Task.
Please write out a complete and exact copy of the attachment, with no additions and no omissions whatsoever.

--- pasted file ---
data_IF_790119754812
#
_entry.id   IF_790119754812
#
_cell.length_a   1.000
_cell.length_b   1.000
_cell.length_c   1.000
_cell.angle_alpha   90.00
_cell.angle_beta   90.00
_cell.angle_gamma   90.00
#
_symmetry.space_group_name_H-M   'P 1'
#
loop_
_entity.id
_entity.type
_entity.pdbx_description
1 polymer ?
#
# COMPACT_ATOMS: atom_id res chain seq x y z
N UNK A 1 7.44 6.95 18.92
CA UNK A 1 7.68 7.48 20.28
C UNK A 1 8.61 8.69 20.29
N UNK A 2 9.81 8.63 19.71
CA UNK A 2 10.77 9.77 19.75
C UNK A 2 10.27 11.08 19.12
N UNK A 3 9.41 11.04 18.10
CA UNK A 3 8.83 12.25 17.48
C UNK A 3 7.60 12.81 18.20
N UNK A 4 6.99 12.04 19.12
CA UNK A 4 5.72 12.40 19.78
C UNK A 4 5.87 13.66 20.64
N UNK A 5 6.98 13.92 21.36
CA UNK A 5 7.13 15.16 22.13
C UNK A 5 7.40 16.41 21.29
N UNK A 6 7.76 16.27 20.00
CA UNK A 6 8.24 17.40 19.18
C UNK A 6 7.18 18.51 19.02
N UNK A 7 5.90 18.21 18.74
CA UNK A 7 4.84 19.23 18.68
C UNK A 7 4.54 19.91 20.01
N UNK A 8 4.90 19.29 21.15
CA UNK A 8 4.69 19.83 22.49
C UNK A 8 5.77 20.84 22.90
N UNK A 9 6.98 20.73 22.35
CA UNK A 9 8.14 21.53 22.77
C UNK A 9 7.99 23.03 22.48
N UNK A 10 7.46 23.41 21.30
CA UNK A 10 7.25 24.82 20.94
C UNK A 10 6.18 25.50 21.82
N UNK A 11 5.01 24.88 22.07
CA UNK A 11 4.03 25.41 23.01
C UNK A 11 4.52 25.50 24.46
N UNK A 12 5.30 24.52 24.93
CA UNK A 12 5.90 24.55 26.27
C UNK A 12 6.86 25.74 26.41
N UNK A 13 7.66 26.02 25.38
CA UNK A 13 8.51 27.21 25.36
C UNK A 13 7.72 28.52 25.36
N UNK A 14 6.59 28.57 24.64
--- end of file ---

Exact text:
data_IF_790119754812
#
_entry.id   IF_790119754812
#
_cell.length_a   1.000
_cell.length_b   1.000
_cell.length_c   1.000
_cell.angle_alpha   90.00
_cell.angle_beta   90.00
_cell.angle_gamma   90.00
#
_symmetry.space_group_name_H-M   'P 1'
#
loop_
_entity.id
_entity.type
_entity.pdbx_description
1 polymer ?
#
# COMPACT_ATOMS: atom_id res chain seq x y z
N UNK A 1 7.44 6.95 18.92
CA UNK A 1 7.68 7.48 20.28
C UNK A 1 8.61 8.69 20.29
N UNK A 2 9.81 8.63 19.71
CA UNK A 2 10.77 9.77 19.75
C UNK A 2 10.27 11.08 19.12
N UNK A 3 9.41 11.04 18.10
CA UNK A 3 8.83 12.25 17.48
C UNK A 3 7.60 12.81 18.20
N UNK A 4 6.99 12.04 19.12
CA UNK A 4 5.72 12.40 19.78
C UNK A 4 5.87 13.66 20.64
N UNK A 5 6.98 13.92 21.36
CA UNK A 5 7.13 15.16 22.13
C UNK A 5 7.40 16.41 21.29
N UNK A 6 7.76 16.27 20.00
CA UNK A 6 8.24 17.40 19.18
C UNK A 6 7.18 18.51 19.02
N UNK A 7 5.90 18.21 18.74
CA UNK A 7 4.84 19.23 18.68
C UNK A 7 4.54 19.91 20.01
N UNK A 8 4.90 19.29 21.15
CA UNK A 8 4.69 19.83 22.49
C UNK A 8 5.77 20.84 22.90
N UNK A 9 6.98 20.73 22.35
CA UNK A 9 8.14 21.53 22.77
C UNK A 9 7.99 23.03 22.48
N UNK A 10 7.46 23.41 21.30
CA UNK A 10 7.25 24.82 20.94
C UNK A 10 6.18 25.50 21.82
N UNK A 11 5.01 24.88 22.07
CA UNK A 11 4.03 25.41 23.01
C UNK A 11 4.52 25.50 24.46
N UNK A 12 5.30 24.52 24.93
CA UNK A 12 5.90 24.55 26.27
C UNK A 12 6.86 25.74 26.41
N UNK A 13 7.66 26.02 25.38
CA UNK A 13 8.51 27.21 25.36
C UNK A 13 7.72 28.52 25.36
N UNK A 14 6.59 28.57 24.64